Figure 3. The in vitro (a) zinc release in acetate buffer (70%) and PBS (0%) over 7 days and (b) the complementing Higuchi plot showing two phases of zinc release: surface zinc release (slope 1) and drug diffusion release from the matrix material (slope 2).

Examination of Zn-TCP Structural Morphology

Figure 4 shows SEM images of the structural morphology of β-TCP [(b),(d)] and Zn-TCP [(a),(c)] before and after implantation in OVX. It can be seen from the figures that after 4 weeks the structure of both samples remained unchanged except for the growth of fibroblastic tissues around both the β-TCP and Zn-TCP sample (c). This indicates that the amount of zinc released is not detrimental to the surrounding tissues.

Figure 4. SEM images showing the morphological structure of Zn-TCP (a) before, (c) after and β-TCP (b) before, (d) after 4 week implantation in OVX mice.

From the images there is no significant structural change to the surface morphology with the exception of tissue growth around the sample material.

Effect of Zn-TCP and Direct Injection of Zinc on Osteoporotic Mice

Direct injection of zinc (DI/ZN), at approximately the same concentration (20 µg/week) as Zn-TCP, was injected in the soft tissues near the right femur of the osteoporotic mice as a way of comparing the two-treatment method. Unfortunately, all the mice in the DI/ZN group did not survive past week 2 and as such no analysis was performed for this group in the subsequent analysis. Observation of the mice (Figure 5) in (a) Zn-TCP and (b) DI/ZN group showed significant deterioration of the soft tissue at the zinc injection site of the DI/ZN group. This rendered the mice the inability to possess normal function of its right leg. Using the CT images, a complete 3D reconstruction of the femur was made to observe the position of the Zn-TCP samples in reference to the femur bone. Figure 5 (c) show that the Zn-TCP was indeed placed near the femur bone and Figure 5 (d) showed that how the femur bone was pushed together from the soft tissue deterioration. This serious side effect associated with highly localized zinc concentration was not observed in the Zn-TCP group.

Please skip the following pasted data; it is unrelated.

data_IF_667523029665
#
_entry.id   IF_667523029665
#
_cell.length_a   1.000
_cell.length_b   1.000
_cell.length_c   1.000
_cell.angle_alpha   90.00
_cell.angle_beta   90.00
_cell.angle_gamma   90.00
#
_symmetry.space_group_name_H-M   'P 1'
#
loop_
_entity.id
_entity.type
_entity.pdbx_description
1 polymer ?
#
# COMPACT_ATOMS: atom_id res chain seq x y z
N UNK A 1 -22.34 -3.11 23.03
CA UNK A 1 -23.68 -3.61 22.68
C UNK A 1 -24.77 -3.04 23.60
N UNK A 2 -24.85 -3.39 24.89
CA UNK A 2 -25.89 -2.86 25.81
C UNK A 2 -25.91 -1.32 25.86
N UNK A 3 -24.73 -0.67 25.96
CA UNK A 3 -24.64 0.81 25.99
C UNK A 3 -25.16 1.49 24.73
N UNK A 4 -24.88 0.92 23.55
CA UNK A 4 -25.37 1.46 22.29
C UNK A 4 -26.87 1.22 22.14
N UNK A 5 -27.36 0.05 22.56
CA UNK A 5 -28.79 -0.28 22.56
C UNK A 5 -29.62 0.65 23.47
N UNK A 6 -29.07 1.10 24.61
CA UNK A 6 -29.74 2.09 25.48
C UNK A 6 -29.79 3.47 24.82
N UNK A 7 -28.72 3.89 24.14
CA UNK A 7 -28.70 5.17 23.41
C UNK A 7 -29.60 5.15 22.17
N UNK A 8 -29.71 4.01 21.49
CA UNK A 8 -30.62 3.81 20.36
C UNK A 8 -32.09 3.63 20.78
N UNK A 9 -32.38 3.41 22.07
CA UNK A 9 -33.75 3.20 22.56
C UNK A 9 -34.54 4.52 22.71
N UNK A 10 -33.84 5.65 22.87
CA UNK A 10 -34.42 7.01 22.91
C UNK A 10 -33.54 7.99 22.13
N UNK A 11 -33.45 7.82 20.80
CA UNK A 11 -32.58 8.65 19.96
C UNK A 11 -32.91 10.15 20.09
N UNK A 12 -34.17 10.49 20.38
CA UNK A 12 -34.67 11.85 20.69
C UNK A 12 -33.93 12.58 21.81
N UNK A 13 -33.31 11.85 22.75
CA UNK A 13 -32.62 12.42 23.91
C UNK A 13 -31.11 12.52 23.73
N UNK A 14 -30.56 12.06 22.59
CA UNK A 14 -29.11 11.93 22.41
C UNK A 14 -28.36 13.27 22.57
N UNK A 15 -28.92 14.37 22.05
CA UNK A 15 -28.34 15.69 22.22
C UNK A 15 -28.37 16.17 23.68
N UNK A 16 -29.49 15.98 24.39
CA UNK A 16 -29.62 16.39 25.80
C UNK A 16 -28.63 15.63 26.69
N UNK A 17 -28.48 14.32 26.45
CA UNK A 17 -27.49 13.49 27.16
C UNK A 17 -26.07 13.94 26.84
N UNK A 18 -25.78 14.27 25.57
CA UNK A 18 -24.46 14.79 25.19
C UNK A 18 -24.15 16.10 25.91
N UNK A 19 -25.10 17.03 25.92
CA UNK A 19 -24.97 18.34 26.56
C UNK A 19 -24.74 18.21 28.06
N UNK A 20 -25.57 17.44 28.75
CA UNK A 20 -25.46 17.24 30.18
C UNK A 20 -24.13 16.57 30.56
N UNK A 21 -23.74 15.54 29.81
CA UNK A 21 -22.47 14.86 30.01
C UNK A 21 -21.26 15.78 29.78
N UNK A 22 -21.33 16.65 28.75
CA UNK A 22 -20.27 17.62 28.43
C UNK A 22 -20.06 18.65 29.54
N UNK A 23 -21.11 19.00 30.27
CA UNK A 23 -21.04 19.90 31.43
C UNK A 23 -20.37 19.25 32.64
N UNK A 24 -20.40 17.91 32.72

Figure 5. Image showing the difference from macroscopic observation between (a) implanted Zn-TCP and (b) direct injection of zinc exhibiting severe muscle deterioration.

Computer reconstruction of the femur bone showed (c) the Zn-TCP placed near the femur bone and (d) the inhibition of bone extension due to the muscle breakdown.

Effect of B-TCP and Zn-TCP on Mice Body Weight

The body weights of the mice were monitored and recorded as this directly correlates to the amount of bone and soft tissues from the mice. The application of Zn-TCP to the osteoporotic mice led to a continuous and significant increase in body weight after 4 weeks to the same level as normal healthy mice [Figure 6 (a)]. In contrast, no significant increase in body weight was observed for the mice in sham, OVX and β-TCP groups.

Figure 6. From these results a close relationship between the (a) the mice body weight and (b) plasma zinc level was observed.

Zn-TCP group showed a significantly higher body weight with increased plasma zinc level.

Effect of Zn-TCP on Plasma Zn Level of Osteoporotic Mice

Plasma zinc levels collected from the osteoporotic mice after 4-weeks [Figure 6 (b)] showed decreasing level of zinc concentration in the order of normal, sham, OVX, β-TCP and Zn-TCP. There was a significant decrease in zinc concentration between normal, sham and OVX compared with β-TCP and Zn-TCP. It should be noted that the mice were fed with a zinc deficient diet to observe the changes in the plasma zinc level.

Effect of Zn-TCP on BMC and BMD

The percentage increase/decrease in the right femur cortical and cancellous BMC is shown in Figure 7 (a) and (b) respectively. β-TCP and Zn-TCP groups showed 40 and 45% increase respectively in cortical bone mass, which is significantly different compared with the OVX control group. The BMC of the cancellous bone displayed significant changes between the experimental groups. Sham, OVX and β-TCP exhibited 12, 22 and 30% reduction in cancellous BMC over the 4-week period while normal and Zn-TCP groups had 5 and 20% increase during the same period. Zn-TCP showed significantly higher increase in cancellous BMC compared with all experimental groups. Figure 7 (c) and (d) show the right femur BMD of the cortical and cancellous bone. The BMD of the cortical bone did not show any significant changes while the BMD from the cancellous bone of the normal group displayed significant increase with all the experimental groups during week 2 and week 4. The cancellous bone BMD from sham, OVX, β-TCP and Zn-TCP group remained constant during the experimental period.

Figure 7. Based on the CT scans, the cortical and cancellous bone BMC and BMD were measured.